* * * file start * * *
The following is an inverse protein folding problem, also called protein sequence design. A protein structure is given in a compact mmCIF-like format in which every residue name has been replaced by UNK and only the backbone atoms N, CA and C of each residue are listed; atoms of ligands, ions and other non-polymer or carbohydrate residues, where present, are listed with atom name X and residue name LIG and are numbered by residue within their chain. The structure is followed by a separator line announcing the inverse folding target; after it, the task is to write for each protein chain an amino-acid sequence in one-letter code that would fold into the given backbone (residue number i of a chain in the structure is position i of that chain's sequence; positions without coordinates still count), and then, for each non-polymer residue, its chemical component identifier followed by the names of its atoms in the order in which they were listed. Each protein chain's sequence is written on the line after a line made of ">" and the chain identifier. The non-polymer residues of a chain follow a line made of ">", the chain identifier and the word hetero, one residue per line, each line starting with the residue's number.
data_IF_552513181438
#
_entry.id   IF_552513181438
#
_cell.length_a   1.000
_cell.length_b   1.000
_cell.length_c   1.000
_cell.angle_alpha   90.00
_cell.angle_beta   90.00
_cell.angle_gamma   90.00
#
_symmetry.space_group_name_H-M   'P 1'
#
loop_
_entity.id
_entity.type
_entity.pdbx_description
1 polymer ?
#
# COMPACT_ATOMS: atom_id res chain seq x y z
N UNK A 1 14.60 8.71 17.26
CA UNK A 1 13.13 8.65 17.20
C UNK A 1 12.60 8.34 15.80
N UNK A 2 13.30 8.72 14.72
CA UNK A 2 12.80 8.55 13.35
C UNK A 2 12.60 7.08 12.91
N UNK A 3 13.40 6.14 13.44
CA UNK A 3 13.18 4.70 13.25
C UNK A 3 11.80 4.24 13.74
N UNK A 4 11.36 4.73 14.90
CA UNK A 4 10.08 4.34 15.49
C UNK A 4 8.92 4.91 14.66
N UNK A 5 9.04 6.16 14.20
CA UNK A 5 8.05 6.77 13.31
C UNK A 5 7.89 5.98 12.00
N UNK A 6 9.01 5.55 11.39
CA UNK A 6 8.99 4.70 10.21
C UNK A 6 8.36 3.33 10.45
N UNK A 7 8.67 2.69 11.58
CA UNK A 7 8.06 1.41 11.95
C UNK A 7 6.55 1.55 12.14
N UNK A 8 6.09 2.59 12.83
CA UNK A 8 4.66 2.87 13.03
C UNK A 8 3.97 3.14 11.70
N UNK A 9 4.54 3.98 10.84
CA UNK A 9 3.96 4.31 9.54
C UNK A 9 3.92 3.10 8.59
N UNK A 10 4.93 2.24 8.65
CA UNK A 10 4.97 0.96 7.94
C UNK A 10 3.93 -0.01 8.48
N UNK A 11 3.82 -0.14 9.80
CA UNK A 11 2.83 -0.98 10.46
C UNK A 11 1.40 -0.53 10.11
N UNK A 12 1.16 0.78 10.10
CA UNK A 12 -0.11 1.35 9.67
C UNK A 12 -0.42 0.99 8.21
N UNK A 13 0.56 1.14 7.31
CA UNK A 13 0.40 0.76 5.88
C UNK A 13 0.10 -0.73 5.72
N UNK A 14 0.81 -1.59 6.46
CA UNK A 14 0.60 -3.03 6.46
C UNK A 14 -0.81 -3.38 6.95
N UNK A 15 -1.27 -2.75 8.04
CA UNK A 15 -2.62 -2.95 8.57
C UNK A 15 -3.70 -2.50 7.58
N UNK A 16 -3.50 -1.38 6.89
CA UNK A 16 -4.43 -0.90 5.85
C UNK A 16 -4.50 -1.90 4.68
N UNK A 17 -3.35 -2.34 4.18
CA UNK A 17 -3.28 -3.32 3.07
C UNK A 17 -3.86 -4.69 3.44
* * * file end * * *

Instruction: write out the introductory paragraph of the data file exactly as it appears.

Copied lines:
The following is an inverse protein folding problem, also called protein sequence design. A protein structure is given in a compact mmCIF-like format in which every residue name has been replaced by UNK and only the backbone atoms N, CA and C of each residue are listed; atoms of ligands, ions and other non-polymer or carbohydrate residues, where present, are listed with atom name X and residue name LIG and are numbered by residue within their chain. The structure is followed by a separator line announcing the inverse folding target; after it, the task is to write for each protein chain an amino-acid sequence in one-letter code that would fold into the given backbone (residue number i of a chain in the structure is position i of that chain's sequence; positions without coordinates still count), and then, for each non-polymer residue, its chemical component identifier followed by the names of its atoms in the order in which they were listed. Each protein chain's sequence is written on the line after a line made of ">" and the chain identifier. The non-polymer residues of a chain follow a line made of ">", the chain identifier and the word hetero, one residue per line, each line starting with the residue's number.